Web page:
Sometimes the dirty truth of privilege comes in gut-punches

You don’t know me, many people don’t, but most just see that guy who wears the cowboy hat in downtown Burlington, Vermont, hence my nickname “Cowboy”… which I love. Because of the hat, I have been called a litany of things of which I am not guilty, from racist to redneck (not that there’s anything wrong with the second one). That background aside, I have a “brother from another mother” who I revere and hold dear; however, recently I ran into something that took me a few days to understand and process.

Business As Usual

I was, admittedly, speeding while on a three-hour trip heading to visit with my parents. Traveling at that speed, I saw the not-so-unexpected police lights in the rearview mirror. Pulling over, I gave the officer my information as requested — nothing more.

The officer inquired about the two stickers on the back of my truck. Proudly, I display the Airborne Parachutist Badge and a Combat Infantry Badge. I informed him I was in the 2nd Infantry Brigade. He immediately recognized the unit as the STRYKER Battalion; furthermore, he told me he had heard stories of what our unit (including Mark – Veriily’s Founder and CEO) had done.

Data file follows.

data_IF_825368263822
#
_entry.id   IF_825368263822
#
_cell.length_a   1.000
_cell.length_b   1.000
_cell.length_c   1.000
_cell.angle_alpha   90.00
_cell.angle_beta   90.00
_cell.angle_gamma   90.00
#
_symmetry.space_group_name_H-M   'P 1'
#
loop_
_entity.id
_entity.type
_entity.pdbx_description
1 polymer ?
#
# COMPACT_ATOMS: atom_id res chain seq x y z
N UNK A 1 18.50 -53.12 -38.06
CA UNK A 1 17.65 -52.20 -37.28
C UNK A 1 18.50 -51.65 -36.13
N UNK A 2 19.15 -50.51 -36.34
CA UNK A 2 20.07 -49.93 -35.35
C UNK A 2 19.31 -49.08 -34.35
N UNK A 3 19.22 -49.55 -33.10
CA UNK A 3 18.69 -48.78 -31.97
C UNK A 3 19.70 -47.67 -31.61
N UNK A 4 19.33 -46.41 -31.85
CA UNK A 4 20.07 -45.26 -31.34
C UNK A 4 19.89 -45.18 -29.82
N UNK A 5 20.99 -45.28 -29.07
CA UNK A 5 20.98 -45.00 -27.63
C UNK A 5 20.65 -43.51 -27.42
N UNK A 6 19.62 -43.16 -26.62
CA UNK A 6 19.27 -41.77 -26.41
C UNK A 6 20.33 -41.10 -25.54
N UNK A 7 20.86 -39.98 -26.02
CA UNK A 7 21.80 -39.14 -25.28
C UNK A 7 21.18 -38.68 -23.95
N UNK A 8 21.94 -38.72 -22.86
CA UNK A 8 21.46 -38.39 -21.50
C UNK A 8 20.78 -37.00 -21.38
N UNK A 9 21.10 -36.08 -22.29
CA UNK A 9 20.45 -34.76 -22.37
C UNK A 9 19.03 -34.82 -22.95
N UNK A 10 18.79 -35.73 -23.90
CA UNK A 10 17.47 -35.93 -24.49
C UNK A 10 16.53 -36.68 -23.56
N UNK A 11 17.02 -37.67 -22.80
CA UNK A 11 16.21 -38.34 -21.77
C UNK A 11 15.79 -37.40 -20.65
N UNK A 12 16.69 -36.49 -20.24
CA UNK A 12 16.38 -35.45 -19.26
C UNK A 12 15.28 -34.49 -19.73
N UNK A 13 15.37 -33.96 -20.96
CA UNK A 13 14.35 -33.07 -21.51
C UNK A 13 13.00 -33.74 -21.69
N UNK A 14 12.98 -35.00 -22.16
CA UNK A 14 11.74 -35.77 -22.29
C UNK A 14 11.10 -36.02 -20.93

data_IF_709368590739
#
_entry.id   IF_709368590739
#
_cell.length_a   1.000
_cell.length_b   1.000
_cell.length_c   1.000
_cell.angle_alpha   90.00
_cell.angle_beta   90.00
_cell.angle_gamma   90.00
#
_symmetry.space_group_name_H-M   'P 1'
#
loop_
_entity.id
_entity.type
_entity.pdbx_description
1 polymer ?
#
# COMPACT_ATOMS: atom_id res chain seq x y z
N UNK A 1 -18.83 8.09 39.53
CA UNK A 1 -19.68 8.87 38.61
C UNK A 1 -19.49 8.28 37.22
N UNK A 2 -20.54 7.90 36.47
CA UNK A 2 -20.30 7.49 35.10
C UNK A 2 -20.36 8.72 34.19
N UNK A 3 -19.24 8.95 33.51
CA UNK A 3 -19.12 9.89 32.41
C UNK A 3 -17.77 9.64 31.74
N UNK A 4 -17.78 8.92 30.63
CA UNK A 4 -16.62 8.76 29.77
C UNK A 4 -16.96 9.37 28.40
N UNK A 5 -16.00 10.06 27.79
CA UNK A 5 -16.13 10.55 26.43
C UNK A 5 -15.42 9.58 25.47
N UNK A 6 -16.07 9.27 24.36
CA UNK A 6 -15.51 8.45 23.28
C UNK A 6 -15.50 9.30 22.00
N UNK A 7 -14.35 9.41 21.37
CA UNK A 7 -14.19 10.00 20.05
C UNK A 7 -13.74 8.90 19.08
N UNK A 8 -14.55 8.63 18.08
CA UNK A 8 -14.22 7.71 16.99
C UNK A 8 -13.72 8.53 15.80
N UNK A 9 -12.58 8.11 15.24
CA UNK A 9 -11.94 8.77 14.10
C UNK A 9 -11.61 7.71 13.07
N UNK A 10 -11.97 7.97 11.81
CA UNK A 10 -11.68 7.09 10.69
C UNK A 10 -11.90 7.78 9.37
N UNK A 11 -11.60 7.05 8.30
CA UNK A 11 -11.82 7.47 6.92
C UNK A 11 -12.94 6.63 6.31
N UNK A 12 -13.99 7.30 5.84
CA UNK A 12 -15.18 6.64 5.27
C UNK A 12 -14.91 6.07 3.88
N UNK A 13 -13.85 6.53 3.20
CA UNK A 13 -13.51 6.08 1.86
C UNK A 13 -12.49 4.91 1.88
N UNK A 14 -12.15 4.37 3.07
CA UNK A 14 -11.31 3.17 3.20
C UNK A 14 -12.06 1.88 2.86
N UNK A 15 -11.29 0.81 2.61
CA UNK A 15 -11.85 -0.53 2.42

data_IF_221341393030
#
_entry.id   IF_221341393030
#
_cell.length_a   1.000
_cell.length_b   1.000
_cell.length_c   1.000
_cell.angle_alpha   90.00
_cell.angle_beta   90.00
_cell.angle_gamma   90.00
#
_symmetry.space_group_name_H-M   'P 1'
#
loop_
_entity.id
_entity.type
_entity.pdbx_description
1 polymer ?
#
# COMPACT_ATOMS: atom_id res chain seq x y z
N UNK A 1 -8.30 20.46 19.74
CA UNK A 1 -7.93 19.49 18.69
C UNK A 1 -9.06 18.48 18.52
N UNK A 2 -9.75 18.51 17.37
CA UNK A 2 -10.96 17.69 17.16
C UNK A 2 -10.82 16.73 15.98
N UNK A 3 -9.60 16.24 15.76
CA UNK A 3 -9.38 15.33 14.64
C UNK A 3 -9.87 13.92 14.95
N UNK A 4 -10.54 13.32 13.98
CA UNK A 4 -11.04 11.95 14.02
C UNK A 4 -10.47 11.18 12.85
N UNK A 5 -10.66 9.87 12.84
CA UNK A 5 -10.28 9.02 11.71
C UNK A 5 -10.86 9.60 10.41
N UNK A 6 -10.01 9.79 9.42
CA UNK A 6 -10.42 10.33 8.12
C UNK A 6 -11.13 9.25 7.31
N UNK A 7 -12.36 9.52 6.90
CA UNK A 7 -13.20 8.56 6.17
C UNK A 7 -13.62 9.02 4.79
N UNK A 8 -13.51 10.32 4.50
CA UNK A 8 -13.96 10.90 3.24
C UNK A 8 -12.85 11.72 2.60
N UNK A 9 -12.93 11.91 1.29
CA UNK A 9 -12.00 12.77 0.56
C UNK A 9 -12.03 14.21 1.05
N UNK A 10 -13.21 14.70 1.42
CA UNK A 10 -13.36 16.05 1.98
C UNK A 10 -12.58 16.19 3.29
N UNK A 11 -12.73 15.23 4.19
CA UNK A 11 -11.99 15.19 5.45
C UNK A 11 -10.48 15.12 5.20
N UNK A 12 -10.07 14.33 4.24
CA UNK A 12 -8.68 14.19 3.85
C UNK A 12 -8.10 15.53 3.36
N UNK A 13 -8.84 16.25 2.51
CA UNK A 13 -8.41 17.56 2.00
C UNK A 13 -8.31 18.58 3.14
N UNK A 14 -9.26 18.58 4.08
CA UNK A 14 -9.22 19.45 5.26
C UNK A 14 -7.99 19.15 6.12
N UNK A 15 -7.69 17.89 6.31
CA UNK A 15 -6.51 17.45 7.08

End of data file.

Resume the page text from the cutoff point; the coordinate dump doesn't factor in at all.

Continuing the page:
He pulled out his phone.  At this point, I thought he shouldn’t be giving me a hard time, but in reality, I now believe he was calling ahead to the next unit; probably telling them that our unit had helped his unit in Iraq and, therefore, was helping me out because I might be coming their way in a hurry. The officer then returned all of my information and asked that I don’t drive as fast as I had been traveling.

A Surprising Pass

Pulling out and hitting the road again, I didn’t listen. Consequently, I saw police lights in my rearview less than an hour later. Again, I complied documents, put my flashers on, pulled over, and waited for the officer. After what seemed like an eternity, the officer came to my window and, strangely, did not ask for my paperwork! He only asked me, “are you the Stryker guy?” I replied, “Yessir, I assume that would be me.” Furthermore, he let me go without checking any of my paperwork; he just told me to keep it under 80 mph so the locals wouldn’t complain.

I continued my journey and enjoyed the lake life with my family. It wasn’t until a few days later that I realized my privilege. Had I been a person of a different skin color than mine, including my brother from another mother, there was a very real chance the story would have been different. A simple traffic stop suddenly became a gut-punch of privilege.